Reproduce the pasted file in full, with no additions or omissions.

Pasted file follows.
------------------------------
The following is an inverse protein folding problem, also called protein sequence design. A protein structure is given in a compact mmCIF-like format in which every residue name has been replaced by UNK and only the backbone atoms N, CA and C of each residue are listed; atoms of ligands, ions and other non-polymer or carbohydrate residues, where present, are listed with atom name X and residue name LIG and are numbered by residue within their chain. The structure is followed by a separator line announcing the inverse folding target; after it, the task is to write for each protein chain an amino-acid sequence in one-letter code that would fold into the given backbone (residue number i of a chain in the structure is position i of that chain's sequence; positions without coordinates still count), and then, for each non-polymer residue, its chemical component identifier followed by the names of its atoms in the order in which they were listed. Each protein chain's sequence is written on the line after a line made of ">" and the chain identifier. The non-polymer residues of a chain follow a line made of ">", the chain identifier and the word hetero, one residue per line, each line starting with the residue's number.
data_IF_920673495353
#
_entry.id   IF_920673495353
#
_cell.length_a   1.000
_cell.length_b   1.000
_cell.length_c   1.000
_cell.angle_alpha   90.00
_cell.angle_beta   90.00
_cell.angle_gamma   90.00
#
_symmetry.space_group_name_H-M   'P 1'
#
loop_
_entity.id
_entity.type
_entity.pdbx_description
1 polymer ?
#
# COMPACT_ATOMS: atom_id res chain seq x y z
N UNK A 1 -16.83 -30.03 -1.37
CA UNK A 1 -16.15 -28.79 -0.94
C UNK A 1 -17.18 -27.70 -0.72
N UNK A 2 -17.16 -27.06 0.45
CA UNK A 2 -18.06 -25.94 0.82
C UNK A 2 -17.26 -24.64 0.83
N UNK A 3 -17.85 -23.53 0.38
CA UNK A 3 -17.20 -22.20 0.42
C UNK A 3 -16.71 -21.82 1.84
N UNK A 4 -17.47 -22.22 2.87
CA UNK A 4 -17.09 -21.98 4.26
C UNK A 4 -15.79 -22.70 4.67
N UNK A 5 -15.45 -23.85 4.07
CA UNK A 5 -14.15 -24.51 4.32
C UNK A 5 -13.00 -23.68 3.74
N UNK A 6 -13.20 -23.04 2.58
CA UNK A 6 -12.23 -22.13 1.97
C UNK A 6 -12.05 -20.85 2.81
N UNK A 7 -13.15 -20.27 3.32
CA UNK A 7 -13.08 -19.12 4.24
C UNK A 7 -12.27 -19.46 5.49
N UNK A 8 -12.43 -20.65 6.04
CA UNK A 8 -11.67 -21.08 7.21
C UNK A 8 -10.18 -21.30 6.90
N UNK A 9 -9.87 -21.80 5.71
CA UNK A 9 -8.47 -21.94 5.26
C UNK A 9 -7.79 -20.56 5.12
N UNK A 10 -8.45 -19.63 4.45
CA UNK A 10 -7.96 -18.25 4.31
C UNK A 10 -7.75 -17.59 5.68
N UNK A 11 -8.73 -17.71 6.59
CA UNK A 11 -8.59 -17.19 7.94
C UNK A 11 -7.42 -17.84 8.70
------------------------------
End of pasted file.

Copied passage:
The following is an inverse protein folding problem, also called protein sequence design. A protein structure is given in a compact mmCIF-like format in which every residue name has been replaced by UNK and only the backbone atoms N, CA and C of each residue are listed; atoms of ligands, ions and other non-polymer or carbohydrate residues, where present, are listed with atom name X and residue name LIG and are numbered by residue within their chain. The structure is followed by a separator line announcing the inverse folding target; after it, the task is to write for each protein chain an amino-acid sequence in one-letter code that would fold into the given backbone (residue number i of a chain in the structure is position i of that chain's sequence; positions without coordinates still count), and then, for each non-polymer residue, its chemical component identifier followed by the names of its atoms in the order in which they were listed. Each protein chain's sequence is written on the line after a line made of ">" and the chain identifier. The non-polymer residues of a chain follow a line made of ">", the chain identifier and the word hetero, one residue per line, each line starting with the residue's number.
data_IF_920673495353
#
_entry.id   IF_920673495353
#
_cell.length_a   1.000
_cell.length_b   1.000
_cell.length_c   1.000
_cell.angle_alpha   90.00
_cell.angle_beta   90.00
_cell.angle_gamma   90.00
#
_symmetry.space_group_name_H-M   'P 1'
#
loop_
_entity.id
_entity.type
_entity.pdbx_description
1 polymer ?
#
# COMPACT_ATOMS: atom_id res chain seq x y z
N UNK A 1 -16.83 -30.03 -1.37
CA UNK A 1 -16.15 -28.79 -0.94
C UNK A 1 -17.18 -27.70 -0.72
N UNK A 2 -17.16 -27.06 0.45
CA UNK A 2 -18.06 -25.94 0.82
C UNK A 2 -17.26 -24.64 0.83
N UNK A 3 -17.85 -23.53 0.38
CA UNK A 3 -17.20 -22.20 0.42
C UNK A 3 -16.71 -21.82 1.84
N UNK A 4 -17.47 -22.22 2.87
CA UNK A 4 -17.09 -21.98 4.26
C UNK A 4 -15.79 -22.70 4.67
N UNK A 5 -15.45 -23.85 4.07
CA UNK A 5 -14.15 -24.51 4.32
C UNK A 5 -13.00 -23.68 3.74
N UNK A 6 -13.20 -23.04 2.58
CA UNK A 6 -12.23 -22.13 1.97
C UNK A 6 -12.05 -20.85 2.81
N UNK A 7 -13.15 -20.27 3.32
CA UNK A 7 -13.08 -19.12 4.24
C UNK A 7 -12.27 -19.46 5.49
N UNK A 8 -12.43 -20.65 6.04
CA UNK A 8 -11.67 -21.08 7.21
C UNK A 8 -10.18 -21.30 6.90
N UNK A 9 -9.87 -21.80 5.71
CA UNK A 9 -8.47 -21.94 5.26
C UNK A 9 -7.79 -20.56 5.12
N UNK A 10 -8.45 -19.63 4.45
CA UNK A 10 -7.96 -18.25 4.31
C UNK A 10 -7.75 -17.59 5.68
N UNK A 11 -8.73 -17.71 6.59
CA UNK A 11 -8.59 -17.19 7.94
C UNK A 11 -7.42 -17.84 8.70